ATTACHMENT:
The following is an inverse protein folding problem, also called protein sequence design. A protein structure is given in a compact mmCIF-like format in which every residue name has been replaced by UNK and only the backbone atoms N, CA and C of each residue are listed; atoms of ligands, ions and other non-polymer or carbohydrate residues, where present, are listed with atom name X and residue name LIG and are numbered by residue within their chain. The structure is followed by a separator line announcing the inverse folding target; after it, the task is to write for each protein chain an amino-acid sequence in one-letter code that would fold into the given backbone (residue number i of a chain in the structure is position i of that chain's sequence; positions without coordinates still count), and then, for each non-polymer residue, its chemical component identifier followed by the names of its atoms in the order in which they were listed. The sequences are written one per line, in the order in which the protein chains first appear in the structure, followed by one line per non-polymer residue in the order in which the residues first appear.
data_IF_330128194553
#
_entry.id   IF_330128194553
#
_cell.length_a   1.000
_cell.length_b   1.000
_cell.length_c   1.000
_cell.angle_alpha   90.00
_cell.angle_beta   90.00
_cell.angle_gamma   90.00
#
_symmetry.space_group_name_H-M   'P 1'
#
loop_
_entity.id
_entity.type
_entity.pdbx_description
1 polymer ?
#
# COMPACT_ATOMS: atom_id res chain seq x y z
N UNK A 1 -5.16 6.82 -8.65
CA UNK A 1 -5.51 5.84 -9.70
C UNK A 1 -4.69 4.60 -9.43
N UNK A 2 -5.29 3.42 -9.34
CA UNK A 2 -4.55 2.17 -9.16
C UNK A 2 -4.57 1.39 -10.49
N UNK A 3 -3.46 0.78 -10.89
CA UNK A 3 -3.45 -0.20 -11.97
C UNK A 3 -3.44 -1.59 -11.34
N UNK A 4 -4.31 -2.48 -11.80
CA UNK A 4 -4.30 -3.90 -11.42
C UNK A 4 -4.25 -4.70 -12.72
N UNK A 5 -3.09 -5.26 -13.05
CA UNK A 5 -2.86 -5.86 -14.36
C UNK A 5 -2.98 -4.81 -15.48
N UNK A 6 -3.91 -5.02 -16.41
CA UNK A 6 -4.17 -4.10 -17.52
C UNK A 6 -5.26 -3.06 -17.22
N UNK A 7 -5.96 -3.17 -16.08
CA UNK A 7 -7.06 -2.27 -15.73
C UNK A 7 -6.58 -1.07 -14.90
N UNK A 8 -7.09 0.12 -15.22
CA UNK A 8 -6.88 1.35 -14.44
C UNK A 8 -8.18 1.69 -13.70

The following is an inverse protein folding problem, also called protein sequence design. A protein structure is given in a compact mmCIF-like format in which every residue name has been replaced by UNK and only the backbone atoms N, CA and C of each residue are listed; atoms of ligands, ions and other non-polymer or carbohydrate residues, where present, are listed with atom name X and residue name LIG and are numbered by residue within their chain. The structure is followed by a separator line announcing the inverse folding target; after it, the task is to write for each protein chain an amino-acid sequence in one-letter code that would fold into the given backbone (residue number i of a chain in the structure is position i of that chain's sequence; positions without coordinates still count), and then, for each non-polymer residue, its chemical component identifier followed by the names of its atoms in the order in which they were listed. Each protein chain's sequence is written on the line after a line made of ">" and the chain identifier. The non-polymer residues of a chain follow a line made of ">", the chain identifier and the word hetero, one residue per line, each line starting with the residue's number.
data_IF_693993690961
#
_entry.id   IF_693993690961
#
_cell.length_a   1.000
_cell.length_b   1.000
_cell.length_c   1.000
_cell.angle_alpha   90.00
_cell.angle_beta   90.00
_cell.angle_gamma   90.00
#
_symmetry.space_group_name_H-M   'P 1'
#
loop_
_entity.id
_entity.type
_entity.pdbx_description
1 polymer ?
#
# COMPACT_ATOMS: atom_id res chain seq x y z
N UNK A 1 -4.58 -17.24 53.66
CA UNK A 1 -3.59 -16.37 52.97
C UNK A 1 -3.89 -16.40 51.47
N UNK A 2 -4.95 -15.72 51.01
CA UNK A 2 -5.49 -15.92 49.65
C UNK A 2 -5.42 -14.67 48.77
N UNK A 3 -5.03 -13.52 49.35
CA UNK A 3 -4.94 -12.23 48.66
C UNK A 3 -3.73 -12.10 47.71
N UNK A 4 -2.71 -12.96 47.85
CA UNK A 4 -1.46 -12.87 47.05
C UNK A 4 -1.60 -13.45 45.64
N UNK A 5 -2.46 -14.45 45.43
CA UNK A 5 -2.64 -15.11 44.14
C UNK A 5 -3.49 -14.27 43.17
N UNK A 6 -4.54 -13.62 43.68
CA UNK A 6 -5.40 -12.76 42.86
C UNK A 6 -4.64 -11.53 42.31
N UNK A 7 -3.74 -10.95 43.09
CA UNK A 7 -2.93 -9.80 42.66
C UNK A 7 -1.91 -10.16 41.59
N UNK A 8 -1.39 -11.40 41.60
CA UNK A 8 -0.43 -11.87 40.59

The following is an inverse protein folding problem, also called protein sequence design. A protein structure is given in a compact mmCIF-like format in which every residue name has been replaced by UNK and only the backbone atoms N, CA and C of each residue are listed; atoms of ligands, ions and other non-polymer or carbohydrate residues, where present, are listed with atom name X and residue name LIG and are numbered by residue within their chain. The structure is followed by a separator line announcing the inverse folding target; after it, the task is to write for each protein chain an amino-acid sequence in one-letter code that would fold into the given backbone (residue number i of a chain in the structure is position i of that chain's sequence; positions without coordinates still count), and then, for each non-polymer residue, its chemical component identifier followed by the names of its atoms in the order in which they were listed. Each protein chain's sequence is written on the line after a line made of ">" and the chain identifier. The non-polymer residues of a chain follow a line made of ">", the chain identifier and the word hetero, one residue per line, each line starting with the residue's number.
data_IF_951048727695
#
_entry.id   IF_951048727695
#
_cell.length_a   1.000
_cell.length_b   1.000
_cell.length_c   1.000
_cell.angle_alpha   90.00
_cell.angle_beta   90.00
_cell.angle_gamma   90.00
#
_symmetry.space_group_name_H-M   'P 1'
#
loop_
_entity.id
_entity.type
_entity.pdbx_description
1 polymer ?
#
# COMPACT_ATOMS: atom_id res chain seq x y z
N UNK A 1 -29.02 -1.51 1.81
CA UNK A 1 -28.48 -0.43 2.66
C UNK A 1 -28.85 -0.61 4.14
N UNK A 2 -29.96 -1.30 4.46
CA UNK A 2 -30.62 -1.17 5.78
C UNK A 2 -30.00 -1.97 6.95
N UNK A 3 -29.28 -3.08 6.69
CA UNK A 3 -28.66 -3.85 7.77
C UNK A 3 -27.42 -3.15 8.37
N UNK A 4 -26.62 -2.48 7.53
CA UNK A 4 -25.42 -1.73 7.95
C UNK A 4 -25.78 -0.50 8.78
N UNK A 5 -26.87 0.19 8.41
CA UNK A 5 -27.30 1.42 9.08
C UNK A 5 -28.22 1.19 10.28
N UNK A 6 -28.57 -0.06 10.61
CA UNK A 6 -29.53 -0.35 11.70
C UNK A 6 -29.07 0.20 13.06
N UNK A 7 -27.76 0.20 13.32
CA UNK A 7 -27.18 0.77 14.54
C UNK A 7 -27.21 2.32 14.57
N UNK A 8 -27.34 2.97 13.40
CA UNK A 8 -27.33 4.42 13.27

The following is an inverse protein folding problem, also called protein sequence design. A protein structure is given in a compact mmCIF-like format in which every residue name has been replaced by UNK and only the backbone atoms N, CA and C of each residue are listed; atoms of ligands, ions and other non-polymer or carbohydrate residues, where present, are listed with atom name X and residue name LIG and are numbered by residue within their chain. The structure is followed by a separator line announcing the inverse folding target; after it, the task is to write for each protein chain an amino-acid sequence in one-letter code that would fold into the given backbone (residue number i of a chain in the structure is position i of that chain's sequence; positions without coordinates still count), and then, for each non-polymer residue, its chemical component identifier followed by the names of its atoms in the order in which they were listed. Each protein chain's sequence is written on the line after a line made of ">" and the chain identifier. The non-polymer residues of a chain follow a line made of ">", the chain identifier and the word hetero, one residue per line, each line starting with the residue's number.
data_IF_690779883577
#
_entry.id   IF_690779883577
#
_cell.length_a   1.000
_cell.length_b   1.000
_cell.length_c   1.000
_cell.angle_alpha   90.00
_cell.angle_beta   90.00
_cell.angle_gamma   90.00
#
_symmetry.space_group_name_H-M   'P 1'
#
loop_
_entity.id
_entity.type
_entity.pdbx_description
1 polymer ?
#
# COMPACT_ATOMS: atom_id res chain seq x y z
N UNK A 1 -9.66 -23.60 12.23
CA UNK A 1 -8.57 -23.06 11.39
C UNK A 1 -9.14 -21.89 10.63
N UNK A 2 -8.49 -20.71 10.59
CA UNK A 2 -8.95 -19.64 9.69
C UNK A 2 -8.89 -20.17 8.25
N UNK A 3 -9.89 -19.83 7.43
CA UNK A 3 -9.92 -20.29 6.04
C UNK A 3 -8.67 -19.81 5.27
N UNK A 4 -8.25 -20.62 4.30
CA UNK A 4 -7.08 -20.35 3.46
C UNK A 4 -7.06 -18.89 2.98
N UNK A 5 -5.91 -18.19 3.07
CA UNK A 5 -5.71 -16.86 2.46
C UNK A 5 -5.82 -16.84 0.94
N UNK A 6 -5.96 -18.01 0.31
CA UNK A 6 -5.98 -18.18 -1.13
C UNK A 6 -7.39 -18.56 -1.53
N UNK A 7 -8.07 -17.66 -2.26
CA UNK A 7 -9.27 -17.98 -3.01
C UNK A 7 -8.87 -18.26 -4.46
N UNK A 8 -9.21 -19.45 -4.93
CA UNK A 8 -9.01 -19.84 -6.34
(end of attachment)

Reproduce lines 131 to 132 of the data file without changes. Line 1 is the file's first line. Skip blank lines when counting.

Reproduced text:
C UNK A 7 -27.21 2.32 14.57
N UNK A 8 -27.34 2.97 13.40